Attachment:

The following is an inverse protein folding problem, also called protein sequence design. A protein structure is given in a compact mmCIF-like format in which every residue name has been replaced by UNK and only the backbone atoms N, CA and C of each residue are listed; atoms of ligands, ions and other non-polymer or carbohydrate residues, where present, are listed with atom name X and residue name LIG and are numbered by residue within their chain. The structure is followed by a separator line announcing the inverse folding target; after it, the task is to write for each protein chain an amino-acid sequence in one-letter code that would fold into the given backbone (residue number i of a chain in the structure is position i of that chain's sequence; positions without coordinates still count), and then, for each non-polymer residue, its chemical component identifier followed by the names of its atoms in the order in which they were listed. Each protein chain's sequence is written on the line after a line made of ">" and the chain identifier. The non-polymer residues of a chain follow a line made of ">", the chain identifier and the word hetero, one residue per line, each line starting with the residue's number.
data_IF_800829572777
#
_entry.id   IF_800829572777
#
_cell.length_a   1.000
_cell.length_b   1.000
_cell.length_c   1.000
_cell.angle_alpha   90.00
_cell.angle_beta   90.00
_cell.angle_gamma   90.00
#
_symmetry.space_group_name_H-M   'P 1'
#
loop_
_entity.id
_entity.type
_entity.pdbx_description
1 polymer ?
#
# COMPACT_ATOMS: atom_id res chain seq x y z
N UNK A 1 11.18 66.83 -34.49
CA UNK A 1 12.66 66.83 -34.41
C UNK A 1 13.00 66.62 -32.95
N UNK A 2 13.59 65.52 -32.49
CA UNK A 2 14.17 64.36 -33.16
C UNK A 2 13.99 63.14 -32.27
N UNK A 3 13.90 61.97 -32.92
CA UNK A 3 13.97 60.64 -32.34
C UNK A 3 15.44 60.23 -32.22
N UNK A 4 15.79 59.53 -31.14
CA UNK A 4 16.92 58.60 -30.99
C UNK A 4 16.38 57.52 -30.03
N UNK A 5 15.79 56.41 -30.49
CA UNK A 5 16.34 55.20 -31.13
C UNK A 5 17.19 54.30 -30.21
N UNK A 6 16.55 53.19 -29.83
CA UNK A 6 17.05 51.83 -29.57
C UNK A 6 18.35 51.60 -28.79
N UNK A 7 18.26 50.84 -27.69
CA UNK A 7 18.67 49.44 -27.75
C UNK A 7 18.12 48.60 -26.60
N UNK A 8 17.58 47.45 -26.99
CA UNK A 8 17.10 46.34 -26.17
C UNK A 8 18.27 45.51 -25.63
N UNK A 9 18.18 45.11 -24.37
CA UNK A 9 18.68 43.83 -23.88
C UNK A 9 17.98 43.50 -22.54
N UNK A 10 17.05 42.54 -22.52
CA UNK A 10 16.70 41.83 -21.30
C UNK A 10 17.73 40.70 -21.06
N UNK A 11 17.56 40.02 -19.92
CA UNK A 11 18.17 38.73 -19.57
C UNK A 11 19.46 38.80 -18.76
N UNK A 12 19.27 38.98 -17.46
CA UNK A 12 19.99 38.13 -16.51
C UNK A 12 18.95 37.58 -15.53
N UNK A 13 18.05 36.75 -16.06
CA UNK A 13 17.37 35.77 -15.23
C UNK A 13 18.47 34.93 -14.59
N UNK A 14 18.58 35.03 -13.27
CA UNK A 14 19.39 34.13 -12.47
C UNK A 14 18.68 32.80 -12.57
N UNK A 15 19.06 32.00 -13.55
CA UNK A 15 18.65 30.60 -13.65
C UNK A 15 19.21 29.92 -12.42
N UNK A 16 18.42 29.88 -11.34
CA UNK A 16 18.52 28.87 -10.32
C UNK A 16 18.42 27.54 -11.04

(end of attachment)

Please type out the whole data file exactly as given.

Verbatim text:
The following is an inverse protein folding problem, also called protein sequence design. A protein structure is given in a compact mmCIF-like format in which every residue name has been replaced by UNK and only the backbone atoms N, CA and C of each residue are listed; atoms of ligands, ions and other non-polymer or carbohydrate residues, where present, are listed with atom name X and residue name LIG and are numbered by residue within their chain. The structure is followed by a separator line announcing the inverse folding target; after it, the task is to write for each protein chain an amino-acid sequence in one-letter code that would fold into the given backbone (residue number i of a chain in the structure is position i of that chain's sequence; positions without coordinates still count), and then, for each non-polymer residue, its chemical component identifier followed by the names of its atoms in the order in which they were listed. Each protein chain's sequence is written on the line after a line made of ">" and the chain identifier. The non-polymer residues of a chain follow a line made of ">", the chain identifier and the word hetero, one residue per line, each line starting with the residue's number.
data_IF_800829572777
#
_entry.id   IF_800829572777
#
_cell.length_a   1.000
_cell.length_b   1.000
_cell.length_c   1.000
_cell.angle_alpha   90.00
_cell.angle_beta   90.00
_cell.angle_gamma   90.00
#
_symmetry.space_group_name_H-M   'P 1'
#
loop_
_entity.id
_entity.type
_entity.pdbx_description
1 polymer ?
#
# COMPACT_ATOMS: atom_id res chain seq x y z
N UNK A 1 11.18 66.83 -34.49
CA UNK A 1 12.66 66.83 -34.41
C UNK A 1 13.00 66.62 -32.95
N UNK A 2 13.59 65.52 -32.49
CA UNK A 2 14.17 64.36 -33.16
C UNK A 2 13.99 63.14 -32.27
N UNK A 3 13.90 61.97 -32.92
CA UNK A 3 13.97 60.64 -32.34
C UNK A 3 15.44 60.23 -32.22
N UNK A 4 15.79 59.53 -31.14
CA UNK A 4 16.92 58.60 -30.99
C UNK A 4 16.38 57.52 -30.03
N UNK A 5 15.79 56.41 -30.49
CA UNK A 5 16.34 55.20 -31.13
C UNK A 5 17.19 54.30 -30.21
N UNK A 6 16.55 53.19 -29.83
CA UNK A 6 17.05 51.83 -29.57
C UNK A 6 18.35 51.60 -28.79
N UNK A 7 18.26 50.84 -27.69
CA UNK A 7 18.67 49.44 -27.75
C UNK A 7 18.12 48.60 -26.60
N UNK A 8 17.58 47.45 -26.99
CA UNK A 8 17.10 46.34 -26.17
C UNK A 8 18.27 45.51 -25.63
N UNK A 9 18.18 45.11 -24.37
CA UNK A 9 18.68 43.83 -23.88
C UNK A 9 17.98 43.50 -22.54
N UNK A 10 17.05 42.54 -22.52
CA UNK A 10 16.70 41.83 -21.30
C UNK A 10 17.73 40.70 -21.06
N UNK A 11 17.56 40.02 -19.92
CA UNK A 11 18.17 38.73 -19.57
C UNK A 11 19.46 38.80 -18.76
N UNK A 12 19.27 38.98 -17.46
CA UNK A 12 19.99 38.13 -16.51
C UNK A 12 18.95 37.58 -15.53
N UNK A 13 18.05 36.75 -16.06
CA UNK A 13 17.37 35.77 -15.23
C UNK A 13 18.47 34.93 -14.59
N UNK A 14 18.58 35.03 -13.27
CA UNK A 14 19.39 34.13 -12.47
C UNK A 14 18.68 32.80 -12.57
N UNK A 15 19.06 32.00 -13.55
CA UNK A 15 18.65 30.60 -13.65
C UNK A 15 19.21 29.92 -12.42
N UNK A 16 18.42 29.88 -11.34
CA UNK A 16 18.52 28.87 -10.32
C UNK A 16 18.42 27.54 -11.04